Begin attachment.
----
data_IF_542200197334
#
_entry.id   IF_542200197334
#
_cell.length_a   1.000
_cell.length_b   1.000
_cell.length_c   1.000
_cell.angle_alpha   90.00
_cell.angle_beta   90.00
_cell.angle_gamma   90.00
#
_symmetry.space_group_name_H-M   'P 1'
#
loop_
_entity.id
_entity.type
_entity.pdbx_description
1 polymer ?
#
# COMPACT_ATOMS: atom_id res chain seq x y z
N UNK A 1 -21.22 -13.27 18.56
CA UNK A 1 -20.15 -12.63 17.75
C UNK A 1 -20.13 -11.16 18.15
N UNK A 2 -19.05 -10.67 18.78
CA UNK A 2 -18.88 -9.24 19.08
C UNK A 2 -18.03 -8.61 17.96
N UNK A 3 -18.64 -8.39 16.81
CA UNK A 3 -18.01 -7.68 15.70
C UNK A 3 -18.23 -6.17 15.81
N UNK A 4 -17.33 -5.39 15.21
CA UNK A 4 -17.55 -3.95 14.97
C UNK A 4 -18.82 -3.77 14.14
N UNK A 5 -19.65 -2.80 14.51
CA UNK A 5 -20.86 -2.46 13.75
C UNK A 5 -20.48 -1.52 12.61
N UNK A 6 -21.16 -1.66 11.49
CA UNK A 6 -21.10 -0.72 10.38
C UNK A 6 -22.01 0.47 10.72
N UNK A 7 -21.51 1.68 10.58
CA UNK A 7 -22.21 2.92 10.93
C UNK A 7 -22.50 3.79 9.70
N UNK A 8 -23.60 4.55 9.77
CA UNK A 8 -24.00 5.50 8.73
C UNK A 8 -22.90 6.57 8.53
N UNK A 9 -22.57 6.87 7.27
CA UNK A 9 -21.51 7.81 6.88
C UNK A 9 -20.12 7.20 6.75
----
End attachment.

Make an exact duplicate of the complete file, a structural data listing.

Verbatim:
data_IF_542200197334
#
_entry.id   IF_542200197334
#
_cell.length_a   1.000
_cell.length_b   1.000
_cell.length_c   1.000
_cell.angle_alpha   90.00
_cell.angle_beta   90.00
_cell.angle_gamma   90.00
#
_symmetry.space_group_name_H-M   'P 1'
#
loop_
_entity.id
_entity.type
_entity.pdbx_description
1 polymer ?
#
# COMPACT_ATOMS: atom_id res chain seq x y z
N UNK A 1 -21.22 -13.27 18.56
CA UNK A 1 -20.15 -12.63 17.75
C UNK A 1 -20.13 -11.16 18.15
N UNK A 2 -19.05 -10.67 18.78
CA UNK A 2 -18.88 -9.24 19.08
C UNK A 2 -18.03 -8.61 17.96
N UNK A 3 -18.64 -8.39 16.81
CA UNK A 3 -18.01 -7.68 15.70
C UNK A 3 -18.23 -6.17 15.81
N UNK A 4 -17.33 -5.39 15.21
CA UNK A 4 -17.55 -3.95 14.97
C UNK A 4 -18.82 -3.77 14.14
N UNK A 5 -19.65 -2.80 14.51
CA UNK A 5 -20.86 -2.46 13.75
C UNK A 5 -20.48 -1.52 12.61
N UNK A 6 -21.16 -1.66 11.49
CA UNK A 6 -21.10 -0.72 10.38
C UNK A 6 -22.01 0.47 10.72
N UNK A 7 -21.51 1.68 10.58
CA UNK A 7 -22.21 2.92 10.93
C UNK A 7 -22.50 3.79 9.70
N UNK A 8 -23.60 4.55 9.77
CA UNK A 8 -24.00 5.50 8.73
C UNK A 8 -22.90 6.57 8.53
N UNK A 9 -22.57 6.87 7.27
CA UNK A 9 -21.51 7.81 6.88
C UNK A 9 -20.12 7.20 6.75